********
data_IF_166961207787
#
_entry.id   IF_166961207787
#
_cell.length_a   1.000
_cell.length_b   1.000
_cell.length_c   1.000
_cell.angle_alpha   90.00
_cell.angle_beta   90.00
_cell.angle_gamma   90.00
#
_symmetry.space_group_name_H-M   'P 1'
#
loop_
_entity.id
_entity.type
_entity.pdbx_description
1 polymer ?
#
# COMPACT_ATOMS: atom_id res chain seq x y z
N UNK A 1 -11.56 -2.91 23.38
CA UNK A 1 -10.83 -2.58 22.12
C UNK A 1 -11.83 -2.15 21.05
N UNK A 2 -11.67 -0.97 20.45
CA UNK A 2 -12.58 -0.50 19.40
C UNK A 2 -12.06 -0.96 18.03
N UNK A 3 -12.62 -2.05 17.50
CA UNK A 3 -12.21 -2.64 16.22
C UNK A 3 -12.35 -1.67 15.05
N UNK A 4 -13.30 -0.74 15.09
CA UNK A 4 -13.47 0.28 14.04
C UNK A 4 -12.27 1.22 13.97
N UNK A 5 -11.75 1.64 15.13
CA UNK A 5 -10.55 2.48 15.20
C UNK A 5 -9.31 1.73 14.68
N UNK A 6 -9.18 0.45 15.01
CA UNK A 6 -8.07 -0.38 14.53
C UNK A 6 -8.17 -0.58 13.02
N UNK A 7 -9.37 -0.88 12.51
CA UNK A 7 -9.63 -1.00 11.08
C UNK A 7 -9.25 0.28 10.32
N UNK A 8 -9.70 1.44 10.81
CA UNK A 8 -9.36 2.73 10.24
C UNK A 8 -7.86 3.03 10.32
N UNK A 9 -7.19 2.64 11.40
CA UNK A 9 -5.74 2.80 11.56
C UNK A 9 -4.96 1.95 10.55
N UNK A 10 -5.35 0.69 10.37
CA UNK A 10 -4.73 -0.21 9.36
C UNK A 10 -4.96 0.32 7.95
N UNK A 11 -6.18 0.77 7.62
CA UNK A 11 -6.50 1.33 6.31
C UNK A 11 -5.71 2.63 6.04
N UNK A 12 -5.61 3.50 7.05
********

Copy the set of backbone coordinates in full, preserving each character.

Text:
data_IF_166961207787
#
_entry.id   IF_166961207787
#
_cell.length_a   1.000
_cell.length_b   1.000
_cell.length_c   1.000
_cell.angle_alpha   90.00
_cell.angle_beta   90.00
_cell.angle_gamma   90.00
#
_symmetry.space_group_name_H-M   'P 1'
#
loop_
_entity.id
_entity.type
_entity.pdbx_description
1 polymer ?
#
# COMPACT_ATOMS: atom_id res chain seq x y z
N UNK A 1 -11.56 -2.91 23.38
CA UNK A 1 -10.83 -2.58 22.12
C UNK A 1 -11.83 -2.15 21.05
N UNK A 2 -11.67 -0.97 20.45
CA UNK A 2 -12.58 -0.50 19.40
C UNK A 2 -12.06 -0.96 18.03
N UNK A 3 -12.62 -2.05 17.50
CA UNK A 3 -12.21 -2.64 16.22
C UNK A 3 -12.35 -1.67 15.05
N UNK A 4 -13.30 -0.74 15.09
CA UNK A 4 -13.47 0.28 14.04
C UNK A 4 -12.27 1.22 13.97
N UNK A 5 -11.75 1.64 15.13
CA UNK A 5 -10.55 2.48 15.20
C UNK A 5 -9.31 1.73 14.68
N UNK A 6 -9.18 0.45 15.01
CA UNK A 6 -8.07 -0.38 14.53
C UNK A 6 -8.17 -0.58 13.02
N UNK A 7 -9.37 -0.88 12.51
CA UNK A 7 -9.63 -1.00 11.08
C UNK A 7 -9.25 0.28 10.32
N UNK A 8 -9.70 1.44 10.81
CA UNK A 8 -9.36 2.73 10.24
C UNK A 8 -7.86 3.03 10.32
N UNK A 9 -7.19 2.64 11.40
CA UNK A 9 -5.74 2.80 11.56
C UNK A 9 -4.96 1.95 10.55
N UNK A 10 -5.35 0.69 10.37
CA UNK A 10 -4.73 -0.21 9.36
C UNK A 10 -4.96 0.32 7.95
N UNK A 11 -6.18 0.77 7.62
CA UNK A 11 -6.50 1.33 6.31
C UNK A 11 -5.71 2.63 6.04
N UNK A 12 -5.61 3.50 7.05